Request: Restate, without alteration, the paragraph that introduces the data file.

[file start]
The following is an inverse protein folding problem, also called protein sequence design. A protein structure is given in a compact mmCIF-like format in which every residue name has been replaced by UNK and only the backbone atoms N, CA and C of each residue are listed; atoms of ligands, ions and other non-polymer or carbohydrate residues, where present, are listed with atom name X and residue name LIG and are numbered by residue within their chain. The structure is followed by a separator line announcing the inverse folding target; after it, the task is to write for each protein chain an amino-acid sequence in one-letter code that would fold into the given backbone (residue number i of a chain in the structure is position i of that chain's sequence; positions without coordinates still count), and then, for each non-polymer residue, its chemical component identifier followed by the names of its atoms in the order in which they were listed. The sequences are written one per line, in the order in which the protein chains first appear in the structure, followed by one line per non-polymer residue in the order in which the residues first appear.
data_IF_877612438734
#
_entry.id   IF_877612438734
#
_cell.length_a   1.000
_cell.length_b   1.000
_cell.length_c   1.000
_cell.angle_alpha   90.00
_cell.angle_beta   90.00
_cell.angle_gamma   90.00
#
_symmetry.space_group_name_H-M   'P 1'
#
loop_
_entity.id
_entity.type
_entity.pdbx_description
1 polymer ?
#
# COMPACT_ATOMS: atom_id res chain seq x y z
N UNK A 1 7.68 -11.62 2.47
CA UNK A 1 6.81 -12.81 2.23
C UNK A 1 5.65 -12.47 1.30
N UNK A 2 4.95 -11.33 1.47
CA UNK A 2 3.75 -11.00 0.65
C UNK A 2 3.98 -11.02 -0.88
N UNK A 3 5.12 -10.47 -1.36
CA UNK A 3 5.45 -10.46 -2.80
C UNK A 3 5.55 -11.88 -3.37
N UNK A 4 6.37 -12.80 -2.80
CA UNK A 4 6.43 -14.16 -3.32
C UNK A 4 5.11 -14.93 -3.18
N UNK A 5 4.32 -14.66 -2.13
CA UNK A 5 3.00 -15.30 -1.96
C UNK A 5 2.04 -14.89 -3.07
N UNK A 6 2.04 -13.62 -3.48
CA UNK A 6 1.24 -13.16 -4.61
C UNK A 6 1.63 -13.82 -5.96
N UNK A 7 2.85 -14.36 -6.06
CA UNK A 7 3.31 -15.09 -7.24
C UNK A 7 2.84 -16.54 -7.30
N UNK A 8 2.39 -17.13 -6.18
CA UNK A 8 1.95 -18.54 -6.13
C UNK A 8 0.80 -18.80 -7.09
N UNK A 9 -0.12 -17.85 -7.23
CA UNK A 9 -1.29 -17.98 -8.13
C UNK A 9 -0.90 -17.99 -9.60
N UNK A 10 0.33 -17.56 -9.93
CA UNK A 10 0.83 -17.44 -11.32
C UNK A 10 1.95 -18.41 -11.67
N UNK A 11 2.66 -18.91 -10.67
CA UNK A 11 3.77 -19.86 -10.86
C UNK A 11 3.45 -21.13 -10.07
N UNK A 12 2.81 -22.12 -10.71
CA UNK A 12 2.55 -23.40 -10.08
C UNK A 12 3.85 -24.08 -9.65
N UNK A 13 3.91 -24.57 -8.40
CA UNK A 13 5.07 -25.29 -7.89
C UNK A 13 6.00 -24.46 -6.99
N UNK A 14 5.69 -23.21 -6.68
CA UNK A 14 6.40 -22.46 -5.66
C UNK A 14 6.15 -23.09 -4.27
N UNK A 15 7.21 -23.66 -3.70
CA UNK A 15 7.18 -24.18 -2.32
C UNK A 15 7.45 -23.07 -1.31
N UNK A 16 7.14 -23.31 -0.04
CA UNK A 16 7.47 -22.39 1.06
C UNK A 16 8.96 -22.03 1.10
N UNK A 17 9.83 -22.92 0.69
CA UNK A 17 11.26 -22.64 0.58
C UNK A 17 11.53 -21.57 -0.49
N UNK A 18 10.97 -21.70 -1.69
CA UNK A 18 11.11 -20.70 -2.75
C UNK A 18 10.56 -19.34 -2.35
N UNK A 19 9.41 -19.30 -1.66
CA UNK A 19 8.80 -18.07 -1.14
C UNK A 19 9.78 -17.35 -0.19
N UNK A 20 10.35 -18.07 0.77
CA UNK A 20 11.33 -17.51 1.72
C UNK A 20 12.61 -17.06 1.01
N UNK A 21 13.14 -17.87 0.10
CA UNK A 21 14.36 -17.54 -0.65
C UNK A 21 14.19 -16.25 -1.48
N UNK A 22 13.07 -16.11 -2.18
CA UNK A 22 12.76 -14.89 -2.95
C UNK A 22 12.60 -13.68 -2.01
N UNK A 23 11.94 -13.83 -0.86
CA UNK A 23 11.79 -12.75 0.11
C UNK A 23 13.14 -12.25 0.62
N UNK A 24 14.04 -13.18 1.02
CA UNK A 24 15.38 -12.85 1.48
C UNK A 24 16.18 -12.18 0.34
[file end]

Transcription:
The following is an inverse protein folding problem, also called protein sequence design. A protein structure is given in a compact mmCIF-like format in which every residue name has been replaced by UNK and only the backbone atoms N, CA and C of each residue are listed; atoms of ligands, ions and other non-polymer or carbohydrate residues, where present, are listed with atom name X and residue name LIG and are numbered by residue within their chain. The structure is followed by a separator line announcing the inverse folding target; after it, the task is to write for each protein chain an amino-acid sequence in one-letter code that would fold into the given backbone (residue number i of a chain in the structure is position i of that chain's sequence; positions without coordinates still count), and then, for each non-polymer residue, its chemical component identifier followed by the names of its atoms in the order in which they were listed. The sequences are written one per line, in the order in which the protein chains first appear in the structure, followed by one line per non-polymer residue in the order in which the residues first appear.